The LE650’s remote doesn’t appear to be remarkable, but it does offer a couple clever features worth mentioning. Although the remote’s input selection button is one of the smallest on the remote, it is positioned next to the channel button, which seems intuitive to us. Also, below a large Netflix hot-key are three “favorite app” buttons which can be assigned to any app you like. This saves the user from having to load Sharp’s Smart Central screen and scroll to the app before selecting it.
Finally, we have to give Sharp props for including a comprehensive suite of audio-related tools which we found handy during our setup time. One of the more notable among them is a wall-mount mode which adjusts the audio to take a huge boundary into consideration. More on this TV’s audio (spoiler: it’s actually really good) later in the review.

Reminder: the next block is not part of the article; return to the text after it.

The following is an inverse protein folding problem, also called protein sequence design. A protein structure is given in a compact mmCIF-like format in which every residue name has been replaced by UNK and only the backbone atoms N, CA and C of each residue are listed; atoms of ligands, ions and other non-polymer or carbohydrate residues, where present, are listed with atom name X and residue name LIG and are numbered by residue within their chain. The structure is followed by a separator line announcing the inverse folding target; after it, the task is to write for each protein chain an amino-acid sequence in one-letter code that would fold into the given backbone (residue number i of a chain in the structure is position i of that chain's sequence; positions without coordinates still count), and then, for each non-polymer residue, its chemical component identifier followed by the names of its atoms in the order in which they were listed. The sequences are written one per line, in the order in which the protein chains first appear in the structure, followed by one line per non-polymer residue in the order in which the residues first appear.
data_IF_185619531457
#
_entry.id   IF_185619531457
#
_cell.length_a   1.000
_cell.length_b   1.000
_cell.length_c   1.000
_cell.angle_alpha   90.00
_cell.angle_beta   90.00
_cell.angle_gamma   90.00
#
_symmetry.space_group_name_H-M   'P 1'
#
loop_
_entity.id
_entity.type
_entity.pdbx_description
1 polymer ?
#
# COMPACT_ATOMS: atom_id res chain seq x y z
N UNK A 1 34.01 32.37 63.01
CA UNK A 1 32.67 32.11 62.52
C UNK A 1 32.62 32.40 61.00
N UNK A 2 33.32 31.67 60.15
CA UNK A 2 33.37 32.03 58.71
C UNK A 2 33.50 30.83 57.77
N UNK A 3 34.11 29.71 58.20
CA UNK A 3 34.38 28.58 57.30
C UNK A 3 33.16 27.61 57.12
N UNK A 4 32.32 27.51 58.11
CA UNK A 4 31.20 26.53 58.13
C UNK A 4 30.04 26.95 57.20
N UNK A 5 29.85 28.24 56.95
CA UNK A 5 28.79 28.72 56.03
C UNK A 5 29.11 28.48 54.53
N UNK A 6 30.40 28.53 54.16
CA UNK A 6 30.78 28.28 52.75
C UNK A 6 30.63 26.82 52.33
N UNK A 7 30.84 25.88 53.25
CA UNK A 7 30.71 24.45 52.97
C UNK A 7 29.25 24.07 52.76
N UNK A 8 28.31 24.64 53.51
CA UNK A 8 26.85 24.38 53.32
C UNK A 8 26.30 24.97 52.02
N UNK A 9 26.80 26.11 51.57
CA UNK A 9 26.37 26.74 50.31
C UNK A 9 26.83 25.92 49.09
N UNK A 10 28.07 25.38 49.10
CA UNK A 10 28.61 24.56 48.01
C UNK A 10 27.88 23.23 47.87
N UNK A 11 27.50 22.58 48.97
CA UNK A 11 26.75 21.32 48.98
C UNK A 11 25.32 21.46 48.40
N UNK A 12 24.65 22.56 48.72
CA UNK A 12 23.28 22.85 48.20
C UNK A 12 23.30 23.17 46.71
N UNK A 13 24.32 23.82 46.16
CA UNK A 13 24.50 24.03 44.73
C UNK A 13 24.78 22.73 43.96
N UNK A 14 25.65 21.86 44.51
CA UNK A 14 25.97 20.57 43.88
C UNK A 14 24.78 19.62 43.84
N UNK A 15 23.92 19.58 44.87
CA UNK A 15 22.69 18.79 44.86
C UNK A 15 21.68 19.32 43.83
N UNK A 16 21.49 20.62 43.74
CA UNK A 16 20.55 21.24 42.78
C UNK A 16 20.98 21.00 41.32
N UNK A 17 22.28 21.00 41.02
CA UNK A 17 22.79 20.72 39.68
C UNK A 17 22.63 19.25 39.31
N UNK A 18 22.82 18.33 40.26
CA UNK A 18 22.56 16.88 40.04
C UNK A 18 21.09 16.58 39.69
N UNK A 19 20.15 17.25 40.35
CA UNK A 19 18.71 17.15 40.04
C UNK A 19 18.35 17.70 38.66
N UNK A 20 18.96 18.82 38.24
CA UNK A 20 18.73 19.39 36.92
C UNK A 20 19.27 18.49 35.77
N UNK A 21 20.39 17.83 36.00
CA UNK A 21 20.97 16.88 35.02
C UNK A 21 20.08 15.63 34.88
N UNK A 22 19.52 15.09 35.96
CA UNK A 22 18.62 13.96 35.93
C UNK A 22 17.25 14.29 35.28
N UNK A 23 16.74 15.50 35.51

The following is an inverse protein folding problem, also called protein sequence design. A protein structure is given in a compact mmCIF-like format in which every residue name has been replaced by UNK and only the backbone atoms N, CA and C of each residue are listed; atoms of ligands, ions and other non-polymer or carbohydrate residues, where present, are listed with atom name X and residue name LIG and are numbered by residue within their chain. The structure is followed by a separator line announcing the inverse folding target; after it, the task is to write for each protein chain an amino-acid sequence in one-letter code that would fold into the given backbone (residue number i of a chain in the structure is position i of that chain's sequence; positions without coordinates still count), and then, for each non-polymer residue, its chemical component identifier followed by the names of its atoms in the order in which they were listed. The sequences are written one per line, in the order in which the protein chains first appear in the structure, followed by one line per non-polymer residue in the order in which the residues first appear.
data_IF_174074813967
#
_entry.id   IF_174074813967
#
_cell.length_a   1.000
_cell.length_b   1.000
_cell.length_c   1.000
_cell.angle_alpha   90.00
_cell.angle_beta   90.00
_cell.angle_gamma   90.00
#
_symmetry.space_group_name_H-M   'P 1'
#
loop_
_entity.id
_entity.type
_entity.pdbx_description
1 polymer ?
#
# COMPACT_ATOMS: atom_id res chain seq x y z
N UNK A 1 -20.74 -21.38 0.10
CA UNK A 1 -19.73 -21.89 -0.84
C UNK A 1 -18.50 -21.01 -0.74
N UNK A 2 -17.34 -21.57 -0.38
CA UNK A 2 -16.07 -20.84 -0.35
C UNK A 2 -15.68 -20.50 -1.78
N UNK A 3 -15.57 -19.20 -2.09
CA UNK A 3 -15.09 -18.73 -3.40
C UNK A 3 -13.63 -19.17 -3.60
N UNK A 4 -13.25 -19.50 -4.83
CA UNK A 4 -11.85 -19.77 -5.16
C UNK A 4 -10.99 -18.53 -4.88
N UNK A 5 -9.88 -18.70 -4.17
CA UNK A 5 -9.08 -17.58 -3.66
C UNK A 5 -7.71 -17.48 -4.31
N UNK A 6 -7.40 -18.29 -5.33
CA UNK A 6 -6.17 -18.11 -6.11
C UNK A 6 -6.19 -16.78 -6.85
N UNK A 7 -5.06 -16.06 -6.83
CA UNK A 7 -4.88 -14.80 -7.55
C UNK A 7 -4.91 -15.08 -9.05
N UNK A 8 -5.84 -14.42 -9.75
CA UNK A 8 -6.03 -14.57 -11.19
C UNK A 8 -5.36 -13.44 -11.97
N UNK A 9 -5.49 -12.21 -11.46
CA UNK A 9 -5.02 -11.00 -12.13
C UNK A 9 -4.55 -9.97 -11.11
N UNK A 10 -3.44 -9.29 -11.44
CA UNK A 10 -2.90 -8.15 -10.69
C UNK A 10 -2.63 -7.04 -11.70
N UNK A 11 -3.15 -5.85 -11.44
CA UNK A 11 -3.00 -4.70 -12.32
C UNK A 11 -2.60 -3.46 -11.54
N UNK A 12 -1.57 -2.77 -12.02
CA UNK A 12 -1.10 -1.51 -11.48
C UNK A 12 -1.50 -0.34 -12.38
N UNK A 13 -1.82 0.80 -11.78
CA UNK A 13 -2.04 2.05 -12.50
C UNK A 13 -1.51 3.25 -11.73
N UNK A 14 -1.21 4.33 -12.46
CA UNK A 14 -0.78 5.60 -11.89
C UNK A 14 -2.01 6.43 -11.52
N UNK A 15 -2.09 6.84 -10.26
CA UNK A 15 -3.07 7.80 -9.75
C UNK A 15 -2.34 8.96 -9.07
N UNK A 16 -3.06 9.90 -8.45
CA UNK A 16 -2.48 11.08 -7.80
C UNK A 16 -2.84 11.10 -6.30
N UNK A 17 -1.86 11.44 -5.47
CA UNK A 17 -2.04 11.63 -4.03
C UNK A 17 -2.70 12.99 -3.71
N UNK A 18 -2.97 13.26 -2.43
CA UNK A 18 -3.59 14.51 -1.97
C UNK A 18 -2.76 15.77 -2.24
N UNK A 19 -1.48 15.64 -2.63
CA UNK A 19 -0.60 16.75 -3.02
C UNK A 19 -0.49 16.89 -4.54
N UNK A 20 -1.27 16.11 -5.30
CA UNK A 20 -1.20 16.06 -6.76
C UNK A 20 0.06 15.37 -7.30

Sharp’s user interface is just a pleasure to use. Not only is it quick to respond to commands, but its layout makes navigation and settings adjustments extremely easy. Press the menu button, and you’ll get a banner across the top of the screen with six clearly labeled “departments.” The menu then continues vertically down the right side of the screen, showing all of the individual options. For picture settings, sliders are clearly laid out, and when you select one to make an adjustment, the rest of the menu fades into the background, leaving only the picture settings floating on the right side. The window never got in the way while we performed our calibration, and the settings menu never timed out too early. Overall, we couldn’t be more pleased with this TV’s ease of use.